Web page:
About halfway through “Aeromantic II” there’s a song called “Amber Through A Window”. Suitably pompous to be on a Yes album (I was listening to a podcast the other day that suggested Yes’ songs meant nothing and were “word salad”  which I thought was an apt description), it hides a greater truth.

“Amber is with us wherever we go and I think she’ll keep coming back. She’s our mascot of escapism.” Says Bjorn Strid of the track, and its true, it was included in the title of one of their albums, but that word “escapism” the more I thought about, seemed not just to encapsulate this “….II” but the band itself.

In case you don’t know (never assume knowledge, you are told when you start writing) Björn Strid is the singer in Soilwork and he formed the band with Soilwork’s guitarist David Andersson when they were discussing 80s disco on the back of the tour bus. They roped in Sharlee D’Angelo of Siritual Beggars and a few others – and here we are at album number six.

And its that word: escapism. Even this one was to escape the pandemic. The “Aeromantic” album (called “pure enjoyment” by me when I reviewed it back in March 2020) had just come out before the world went to shit.

Like every other band on the planet, Night Flight Orchestra had to finish touring and after they got over sickness themselves, off they went to – escape? – the studio.

The results of it all are a record that couldn’t sound more 80s if it saw you standing there with your back against the record machine, you’ll see what I mean (as it were) if you listen to the stomping, bombastic intro to “Violent Indigo”. This (its called “Aero after all) soars for the horizon.

It’s not stopping when it gets there.

There are three people that are integral to this that might not get the mentions they deserve, so lets rectify that. John Manhattan Lönnmyr is the bedrock with his parping guitars, while  Anna Brygård AnnaMia Bonde give it something of the disco glitterball. They are all to the fore on “Midnight Marvellous” one of the finest things on here. It could be the theme to Miami Vice and I am sure there’s a keytar in there which is always fun, after all.

It carries on in that vein, because this band is meant to carry on in this vein. “How Long” shines like the “Dirty Dancing” soundtrack, “Burn For Me” can’t see why every song doesn’t sound a bit like “You Can’t Hurry Love” – the video for this one would definitely have blokes with suit jacket sleeves rolled up while they dad danced – and “Chardonnay Nights” adds a kind of Latin thing for reasons I can’t quite fathom, but they are the sort of nights that this band needs.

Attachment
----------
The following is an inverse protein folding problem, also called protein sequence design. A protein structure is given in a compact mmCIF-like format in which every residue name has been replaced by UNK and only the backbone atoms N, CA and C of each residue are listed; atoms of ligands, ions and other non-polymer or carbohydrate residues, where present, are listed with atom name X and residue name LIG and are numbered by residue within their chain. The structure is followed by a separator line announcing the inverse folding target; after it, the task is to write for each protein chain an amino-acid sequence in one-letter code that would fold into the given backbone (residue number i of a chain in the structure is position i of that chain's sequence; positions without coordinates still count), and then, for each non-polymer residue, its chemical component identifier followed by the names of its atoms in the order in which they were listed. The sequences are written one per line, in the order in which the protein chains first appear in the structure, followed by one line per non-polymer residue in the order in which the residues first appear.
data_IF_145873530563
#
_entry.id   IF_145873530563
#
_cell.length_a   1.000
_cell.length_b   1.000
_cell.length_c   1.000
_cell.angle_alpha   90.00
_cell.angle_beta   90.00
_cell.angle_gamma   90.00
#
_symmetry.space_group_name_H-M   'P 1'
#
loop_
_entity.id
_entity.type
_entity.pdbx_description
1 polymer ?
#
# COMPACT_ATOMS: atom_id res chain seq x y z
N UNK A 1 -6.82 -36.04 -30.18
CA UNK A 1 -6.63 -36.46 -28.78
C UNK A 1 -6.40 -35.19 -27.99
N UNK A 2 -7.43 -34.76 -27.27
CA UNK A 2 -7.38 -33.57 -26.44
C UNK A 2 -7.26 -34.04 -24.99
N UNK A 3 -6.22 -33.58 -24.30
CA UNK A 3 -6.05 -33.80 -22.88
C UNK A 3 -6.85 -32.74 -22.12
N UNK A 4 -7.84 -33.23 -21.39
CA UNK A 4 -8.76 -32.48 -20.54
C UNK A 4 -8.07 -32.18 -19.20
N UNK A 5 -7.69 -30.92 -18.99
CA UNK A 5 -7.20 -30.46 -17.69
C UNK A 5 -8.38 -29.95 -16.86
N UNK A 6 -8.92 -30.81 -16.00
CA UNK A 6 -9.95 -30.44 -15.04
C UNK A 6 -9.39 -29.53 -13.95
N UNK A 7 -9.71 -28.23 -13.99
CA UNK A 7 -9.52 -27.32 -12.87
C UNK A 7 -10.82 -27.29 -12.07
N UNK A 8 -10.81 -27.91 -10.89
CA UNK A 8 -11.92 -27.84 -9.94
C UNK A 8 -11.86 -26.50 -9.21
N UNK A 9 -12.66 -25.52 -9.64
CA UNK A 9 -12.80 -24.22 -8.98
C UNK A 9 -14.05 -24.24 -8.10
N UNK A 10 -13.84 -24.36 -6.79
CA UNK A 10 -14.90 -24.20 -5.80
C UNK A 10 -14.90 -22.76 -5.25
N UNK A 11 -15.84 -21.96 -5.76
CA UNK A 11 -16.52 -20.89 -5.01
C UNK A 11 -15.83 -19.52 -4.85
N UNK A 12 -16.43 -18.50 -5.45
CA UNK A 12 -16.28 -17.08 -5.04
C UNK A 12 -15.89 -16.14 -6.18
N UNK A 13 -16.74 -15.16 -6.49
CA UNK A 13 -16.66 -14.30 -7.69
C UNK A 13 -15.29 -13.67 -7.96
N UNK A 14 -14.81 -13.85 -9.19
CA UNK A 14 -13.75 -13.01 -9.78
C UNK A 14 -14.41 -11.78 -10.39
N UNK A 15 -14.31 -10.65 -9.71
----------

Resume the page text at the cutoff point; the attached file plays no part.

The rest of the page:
“Changes” gets proper funky. Robert Palmer would enjoy it, and I’ll swear to you that I’ve heard “I Will Try” before, on just about any 80s chat show intro probably. “You Belong To The Night” shares a (near) title with FM, but shares a (near) vibe with Abba and well, “Zodiac” comes out swinging in its shoulder pads.

The best one here actually, is “White Jeans” a thumping, thunderous disco thing that does as Strid points out go out to those who have an “inclination for lightly coloured jeans…..that they symbolise freedom.” It’s a homage to the LBGTQ community, and the reason it suits them so much is that if metal is a very masculine thing, this is a band made of metal stars that is the opposite. Moreover, its an ace song.

“Moonlight Skies” is smooth, the one you might get a late night dance too, the one that the disco closes with perhaps. I wouldn’t know, in truth, I’ve not been to a club in 25 years and hated it when I did.

Which makes my love for NFO even more baffling I suppose, because let no one tell you the 80’s weren’t vile. They were Thatcherism, “greed is good” and all kinds of horrible facets of human behaviour. Yet they were also the decade I grew up in. The decade that formed much of musical tastes and beliefs, so they weren’t all bad.

I’ve got an old record in my collection “The Hits II” its called. Came out in April 1985 (I know this as I’ve just looked it up) I’d have been nine at the time, and there’s some absolute bangers on there. The best of “Aeromantic II” would fit right in – and that’s always been its aim.

Rating 9/10